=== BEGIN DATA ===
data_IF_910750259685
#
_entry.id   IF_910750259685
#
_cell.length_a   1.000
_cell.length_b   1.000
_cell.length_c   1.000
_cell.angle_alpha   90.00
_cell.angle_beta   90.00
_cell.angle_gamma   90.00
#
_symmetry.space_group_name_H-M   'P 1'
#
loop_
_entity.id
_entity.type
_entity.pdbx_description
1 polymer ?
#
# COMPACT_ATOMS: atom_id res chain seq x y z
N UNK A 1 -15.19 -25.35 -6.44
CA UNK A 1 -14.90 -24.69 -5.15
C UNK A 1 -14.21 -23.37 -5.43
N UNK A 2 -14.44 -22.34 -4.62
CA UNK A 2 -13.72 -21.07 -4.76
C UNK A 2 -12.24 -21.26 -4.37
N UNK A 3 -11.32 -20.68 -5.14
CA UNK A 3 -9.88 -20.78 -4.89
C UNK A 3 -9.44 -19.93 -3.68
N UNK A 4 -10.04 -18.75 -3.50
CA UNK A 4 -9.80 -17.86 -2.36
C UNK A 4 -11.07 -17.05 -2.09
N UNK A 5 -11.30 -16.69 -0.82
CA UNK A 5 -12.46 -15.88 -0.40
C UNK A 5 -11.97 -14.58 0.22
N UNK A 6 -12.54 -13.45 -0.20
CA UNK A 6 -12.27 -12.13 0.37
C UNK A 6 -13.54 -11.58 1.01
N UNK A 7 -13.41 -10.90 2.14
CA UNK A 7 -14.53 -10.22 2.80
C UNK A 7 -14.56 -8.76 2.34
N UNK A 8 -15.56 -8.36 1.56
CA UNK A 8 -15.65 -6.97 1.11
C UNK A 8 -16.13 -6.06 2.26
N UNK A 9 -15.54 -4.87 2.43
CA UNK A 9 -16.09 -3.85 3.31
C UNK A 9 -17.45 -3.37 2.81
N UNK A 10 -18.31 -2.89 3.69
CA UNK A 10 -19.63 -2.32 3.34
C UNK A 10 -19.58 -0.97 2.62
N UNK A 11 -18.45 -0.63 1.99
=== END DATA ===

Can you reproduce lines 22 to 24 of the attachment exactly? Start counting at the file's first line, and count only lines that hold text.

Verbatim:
CA UNK A 1 -14.90 -24.69 -5.15
C UNK A 1 -14.21 -23.37 -5.43
N UNK A 2 -14.44 -22.34 -4.62